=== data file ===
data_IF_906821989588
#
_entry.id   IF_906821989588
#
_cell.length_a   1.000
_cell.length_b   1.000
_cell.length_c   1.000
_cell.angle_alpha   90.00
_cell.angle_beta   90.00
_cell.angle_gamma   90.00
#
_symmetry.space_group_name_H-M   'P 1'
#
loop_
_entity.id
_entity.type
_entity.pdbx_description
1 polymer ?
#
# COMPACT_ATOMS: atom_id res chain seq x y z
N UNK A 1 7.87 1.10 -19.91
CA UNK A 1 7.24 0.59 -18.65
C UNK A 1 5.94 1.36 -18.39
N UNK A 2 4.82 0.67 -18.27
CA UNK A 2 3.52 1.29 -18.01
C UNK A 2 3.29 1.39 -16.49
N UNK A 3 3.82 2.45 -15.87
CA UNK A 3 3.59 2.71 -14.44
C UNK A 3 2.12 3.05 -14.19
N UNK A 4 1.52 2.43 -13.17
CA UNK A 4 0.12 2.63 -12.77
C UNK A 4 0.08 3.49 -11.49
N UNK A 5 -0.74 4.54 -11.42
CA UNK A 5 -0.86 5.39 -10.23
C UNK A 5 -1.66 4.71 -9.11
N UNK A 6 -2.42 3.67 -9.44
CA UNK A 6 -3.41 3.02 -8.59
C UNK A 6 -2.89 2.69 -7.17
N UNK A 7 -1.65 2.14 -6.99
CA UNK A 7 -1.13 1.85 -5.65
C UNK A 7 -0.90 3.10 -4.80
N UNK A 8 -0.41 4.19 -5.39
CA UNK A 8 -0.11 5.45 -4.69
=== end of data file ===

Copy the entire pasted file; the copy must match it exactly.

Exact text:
data_IF_906821989588
#
_entry.id   IF_906821989588
#
_cell.length_a   1.000
_cell.length_b   1.000
_cell.length_c   1.000
_cell.angle_alpha   90.00
_cell.angle_beta   90.00
_cell.angle_gamma   90.00
#
_symmetry.space_group_name_H-M   'P 1'
#
loop_
_entity.id
_entity.type
_entity.pdbx_description
1 polymer ?
#
# COMPACT_ATOMS: atom_id res chain seq x y z
N UNK A 1 7.87 1.10 -19.91
CA UNK A 1 7.24 0.59 -18.65
C UNK A 1 5.94 1.36 -18.39
N UNK A 2 4.82 0.67 -18.27
CA UNK A 2 3.52 1.29 -18.01
C UNK A 2 3.29 1.39 -16.49
N UNK A 3 3.82 2.45 -15.87
CA UNK A 3 3.59 2.71 -14.44
C UNK A 3 2.12 3.05 -14.19
N UNK A 4 1.52 2.43 -13.17
CA UNK A 4 0.12 2.63 -12.77
C UNK A 4 0.08 3.49 -11.49
N UNK A 5 -0.74 4.54 -11.42
CA UNK A 5 -0.86 5.39 -10.23
C UNK A 5 -1.66 4.71 -9.11
N UNK A 6 -2.42 3.67 -9.44
CA UNK A 6 -3.41 3.02 -8.59
C UNK A 6 -2.89 2.69 -7.17
N UNK A 7 -1.65 2.14 -6.99
CA UNK A 7 -1.13 1.85 -5.65
C UNK A 7 -0.90 3.10 -4.80
N UNK A 8 -0.41 4.19 -5.39
CA UNK A 8 -0.11 5.45 -4.69